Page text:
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Motive unclear in shooting of officer on I-40

Robert Benjamin Nelson

Copyright © 2020 Albuquerque Journal

Why would a 28-year-old Arizona man traveling behind his parents on Interstate 40 on their way to a funeral Sept. 12 open fire on a New Mexico State Police officer after she pulled him over for a minor traffic offense?

And why did the man, who had no warrants for his arrest or contraband in his truck, flee the scene after the shooting, only to pull over a second time and grab an AK-47 rifle from behind the seat as the injured officer caught up with him in traffic?

Unanswered questions resonated throughout a detention hearing in U.S. Magistrate Court in Albuquerque on Monday that concluded with an order that Robert Benjamin Nelson be held in federal custody pending trial on charges of attempted murder of a federal officer.

U.S. Magistrate Judge John Robbenhaar agreed with prosecutors that the motive was a mystery.

“He’s an individual with no criminal history traveling with his parents who is pulled over by State Police … and (when the officer approaches his truck) unloads three rounds at the officer’s head,” the judge said. ” … It doesn’t make any sense. The nature of the crime is as serious an offense as one might imagine.”

The charges are in federal court because the officer, who served in the U.S. Army before joining the State Police, was assigned to a Homeland Security drug interdiction task force at the time she stopped Nelson.

The officer suffered bullet wounds to both hands. She also had damage to the retina of one eye, which was 90% covered with small glass fragments, from being shot through the passenger window of Nelson’s truck, according to court testimony Monday from Special Agent Bryan Acee, coordinator of the FBI’s violent crimes task force.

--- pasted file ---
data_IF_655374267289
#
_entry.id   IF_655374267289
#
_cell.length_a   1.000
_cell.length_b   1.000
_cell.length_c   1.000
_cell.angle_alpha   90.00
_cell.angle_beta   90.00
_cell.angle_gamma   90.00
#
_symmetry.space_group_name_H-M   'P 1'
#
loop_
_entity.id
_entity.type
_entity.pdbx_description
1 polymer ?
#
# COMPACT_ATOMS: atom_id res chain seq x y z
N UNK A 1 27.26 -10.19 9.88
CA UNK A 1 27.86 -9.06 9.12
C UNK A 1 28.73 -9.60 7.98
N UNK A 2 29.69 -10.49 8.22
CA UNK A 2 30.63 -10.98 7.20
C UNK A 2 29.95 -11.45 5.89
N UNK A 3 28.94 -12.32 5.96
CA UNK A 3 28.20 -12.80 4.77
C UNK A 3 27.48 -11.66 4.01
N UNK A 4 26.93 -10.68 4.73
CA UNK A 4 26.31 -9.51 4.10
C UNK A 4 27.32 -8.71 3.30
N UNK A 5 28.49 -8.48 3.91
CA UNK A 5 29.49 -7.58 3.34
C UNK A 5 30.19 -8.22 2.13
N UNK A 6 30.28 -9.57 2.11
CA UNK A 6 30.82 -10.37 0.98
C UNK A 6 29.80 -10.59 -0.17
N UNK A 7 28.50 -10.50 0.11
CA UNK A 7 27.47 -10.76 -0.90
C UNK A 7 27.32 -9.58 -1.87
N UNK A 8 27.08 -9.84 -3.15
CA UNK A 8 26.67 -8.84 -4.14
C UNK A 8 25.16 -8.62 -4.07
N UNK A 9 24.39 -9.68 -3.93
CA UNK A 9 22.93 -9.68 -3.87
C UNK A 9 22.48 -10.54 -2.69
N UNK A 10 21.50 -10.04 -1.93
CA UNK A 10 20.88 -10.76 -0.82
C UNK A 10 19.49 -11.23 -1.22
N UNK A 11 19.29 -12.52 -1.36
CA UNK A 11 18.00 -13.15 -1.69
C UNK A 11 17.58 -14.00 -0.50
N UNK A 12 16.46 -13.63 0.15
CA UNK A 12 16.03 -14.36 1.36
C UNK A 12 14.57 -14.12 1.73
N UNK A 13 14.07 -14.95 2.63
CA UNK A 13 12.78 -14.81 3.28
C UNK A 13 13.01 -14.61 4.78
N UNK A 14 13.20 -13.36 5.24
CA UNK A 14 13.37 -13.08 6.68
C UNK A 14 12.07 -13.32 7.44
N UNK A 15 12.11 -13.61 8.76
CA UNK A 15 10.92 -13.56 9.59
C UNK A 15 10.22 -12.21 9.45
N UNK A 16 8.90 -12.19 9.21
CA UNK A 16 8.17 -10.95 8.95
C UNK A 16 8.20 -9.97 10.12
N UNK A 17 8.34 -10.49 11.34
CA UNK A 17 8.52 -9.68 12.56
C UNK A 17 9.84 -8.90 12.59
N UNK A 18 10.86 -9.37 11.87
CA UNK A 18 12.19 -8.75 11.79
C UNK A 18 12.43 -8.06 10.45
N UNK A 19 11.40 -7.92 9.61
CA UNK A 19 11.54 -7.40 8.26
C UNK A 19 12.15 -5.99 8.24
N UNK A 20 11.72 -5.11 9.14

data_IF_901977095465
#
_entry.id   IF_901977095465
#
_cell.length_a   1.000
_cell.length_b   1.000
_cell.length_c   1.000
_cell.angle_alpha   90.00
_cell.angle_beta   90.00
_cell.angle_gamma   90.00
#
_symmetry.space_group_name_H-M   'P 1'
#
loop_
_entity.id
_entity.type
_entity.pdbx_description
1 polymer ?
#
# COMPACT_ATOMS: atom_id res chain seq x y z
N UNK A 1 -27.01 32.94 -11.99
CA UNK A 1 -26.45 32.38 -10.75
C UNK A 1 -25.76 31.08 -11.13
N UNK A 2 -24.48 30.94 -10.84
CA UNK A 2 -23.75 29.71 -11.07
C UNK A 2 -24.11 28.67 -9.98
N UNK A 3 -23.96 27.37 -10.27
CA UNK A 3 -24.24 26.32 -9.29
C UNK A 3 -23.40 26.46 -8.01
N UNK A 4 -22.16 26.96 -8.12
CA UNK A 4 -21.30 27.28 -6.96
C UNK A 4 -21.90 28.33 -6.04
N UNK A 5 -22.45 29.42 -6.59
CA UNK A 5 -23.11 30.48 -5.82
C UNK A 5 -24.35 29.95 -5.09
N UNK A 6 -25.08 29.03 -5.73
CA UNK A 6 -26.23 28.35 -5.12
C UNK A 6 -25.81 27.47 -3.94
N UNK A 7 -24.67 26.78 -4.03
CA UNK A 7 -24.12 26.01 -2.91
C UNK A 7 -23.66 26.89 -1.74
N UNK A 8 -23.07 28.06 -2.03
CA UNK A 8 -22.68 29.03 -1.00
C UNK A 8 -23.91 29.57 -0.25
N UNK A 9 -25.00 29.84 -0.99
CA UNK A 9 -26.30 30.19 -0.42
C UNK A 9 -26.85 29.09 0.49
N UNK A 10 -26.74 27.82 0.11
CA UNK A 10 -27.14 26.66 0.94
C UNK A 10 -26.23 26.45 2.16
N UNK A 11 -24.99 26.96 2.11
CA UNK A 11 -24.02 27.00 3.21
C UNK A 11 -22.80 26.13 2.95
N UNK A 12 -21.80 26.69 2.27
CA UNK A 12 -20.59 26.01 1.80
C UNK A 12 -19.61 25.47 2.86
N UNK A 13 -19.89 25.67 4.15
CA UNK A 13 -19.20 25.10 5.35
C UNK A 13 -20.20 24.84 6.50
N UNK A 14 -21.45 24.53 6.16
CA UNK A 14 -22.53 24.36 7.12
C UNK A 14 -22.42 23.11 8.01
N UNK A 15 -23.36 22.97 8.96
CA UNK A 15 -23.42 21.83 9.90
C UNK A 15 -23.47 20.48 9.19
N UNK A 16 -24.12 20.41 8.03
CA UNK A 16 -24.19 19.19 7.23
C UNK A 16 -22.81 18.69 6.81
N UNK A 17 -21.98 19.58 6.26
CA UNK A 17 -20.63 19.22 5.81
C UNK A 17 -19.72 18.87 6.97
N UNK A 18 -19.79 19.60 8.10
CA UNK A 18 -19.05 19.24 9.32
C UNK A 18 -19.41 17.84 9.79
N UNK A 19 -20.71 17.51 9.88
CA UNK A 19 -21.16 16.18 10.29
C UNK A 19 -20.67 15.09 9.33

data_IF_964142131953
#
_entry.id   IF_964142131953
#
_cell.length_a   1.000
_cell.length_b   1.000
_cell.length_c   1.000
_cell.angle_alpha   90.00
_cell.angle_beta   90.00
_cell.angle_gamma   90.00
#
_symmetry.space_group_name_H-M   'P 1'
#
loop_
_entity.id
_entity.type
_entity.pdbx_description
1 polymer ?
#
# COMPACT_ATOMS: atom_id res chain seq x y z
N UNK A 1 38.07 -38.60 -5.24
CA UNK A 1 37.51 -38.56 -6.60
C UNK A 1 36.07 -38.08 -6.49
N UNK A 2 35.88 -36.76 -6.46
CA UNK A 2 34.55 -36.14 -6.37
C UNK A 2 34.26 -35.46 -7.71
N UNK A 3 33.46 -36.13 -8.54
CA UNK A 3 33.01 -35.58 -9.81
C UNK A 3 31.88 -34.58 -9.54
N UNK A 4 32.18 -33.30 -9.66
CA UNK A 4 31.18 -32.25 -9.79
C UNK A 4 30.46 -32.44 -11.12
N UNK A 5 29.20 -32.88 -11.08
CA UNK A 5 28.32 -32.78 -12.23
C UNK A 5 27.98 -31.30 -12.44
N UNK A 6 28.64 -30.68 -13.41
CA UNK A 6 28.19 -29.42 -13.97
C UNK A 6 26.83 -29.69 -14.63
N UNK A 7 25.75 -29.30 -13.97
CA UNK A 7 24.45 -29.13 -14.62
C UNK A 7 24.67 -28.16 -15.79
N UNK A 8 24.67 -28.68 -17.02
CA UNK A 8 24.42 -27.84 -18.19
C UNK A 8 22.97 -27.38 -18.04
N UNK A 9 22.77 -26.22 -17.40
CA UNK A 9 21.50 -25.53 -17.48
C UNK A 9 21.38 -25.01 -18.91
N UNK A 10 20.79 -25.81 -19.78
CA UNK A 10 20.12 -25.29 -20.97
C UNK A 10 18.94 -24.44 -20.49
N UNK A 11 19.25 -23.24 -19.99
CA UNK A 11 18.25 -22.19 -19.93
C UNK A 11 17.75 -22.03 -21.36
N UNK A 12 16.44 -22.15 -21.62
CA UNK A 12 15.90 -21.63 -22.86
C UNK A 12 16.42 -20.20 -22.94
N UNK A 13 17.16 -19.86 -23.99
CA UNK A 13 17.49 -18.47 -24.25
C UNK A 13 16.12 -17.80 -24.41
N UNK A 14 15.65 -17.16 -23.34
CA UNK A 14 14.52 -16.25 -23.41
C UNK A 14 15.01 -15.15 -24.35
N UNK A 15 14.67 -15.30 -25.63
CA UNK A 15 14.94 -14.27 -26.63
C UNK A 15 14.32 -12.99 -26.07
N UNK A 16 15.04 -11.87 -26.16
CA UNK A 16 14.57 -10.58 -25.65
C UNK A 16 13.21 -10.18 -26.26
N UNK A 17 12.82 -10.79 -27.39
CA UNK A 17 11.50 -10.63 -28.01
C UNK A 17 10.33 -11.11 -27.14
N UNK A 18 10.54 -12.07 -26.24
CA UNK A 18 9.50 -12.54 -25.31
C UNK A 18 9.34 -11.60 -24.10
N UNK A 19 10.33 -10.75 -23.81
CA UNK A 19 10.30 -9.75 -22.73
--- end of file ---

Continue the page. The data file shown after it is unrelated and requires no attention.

The State Police officer has been identified in state court records as Sharron Duran.

Just before the shooting, Nelson was driving behind his parents on their way to Wichita, Kansas, for a funeral, according to his attorney, Devin Fooks. He lives with them in Scottsdale, Arizona, Fooks told the judge.

That morning, Duran was on patrol in the median of Interstate 40 when she noticed Nelson traveling too close behind an RV being pulled by his parents’ truck. She checked Nelson’s truck’s registration in Arizona and saw that it didn’t have an expiration date, agent Acee testified Monday.

Once stopped, Duran left her drug interdiction dog in her State Police vehicle as she walked up to the passenger side of Nelson’s vehicle. Acee testified that the officer, who is less than half Nelson’s size, posed no threat, didn’t have her hand on the weapon and was about to tap on the passenger’s-side window when she saw Nelson point a handgun at her head and fire. He fired three shots and fled.

The officer fell back, hit a bush and returned fire as the truck peeled away. She was able to get to her State Police vehicle, call for backup and chase Nelson’s truck east on the interstate near the Bernalillo County line.

At some point, Nelson telephoned his parents, who saw him get pulled over and took the next off-ramp, where they waited, according to an FBI search warrant affidavit filed last week.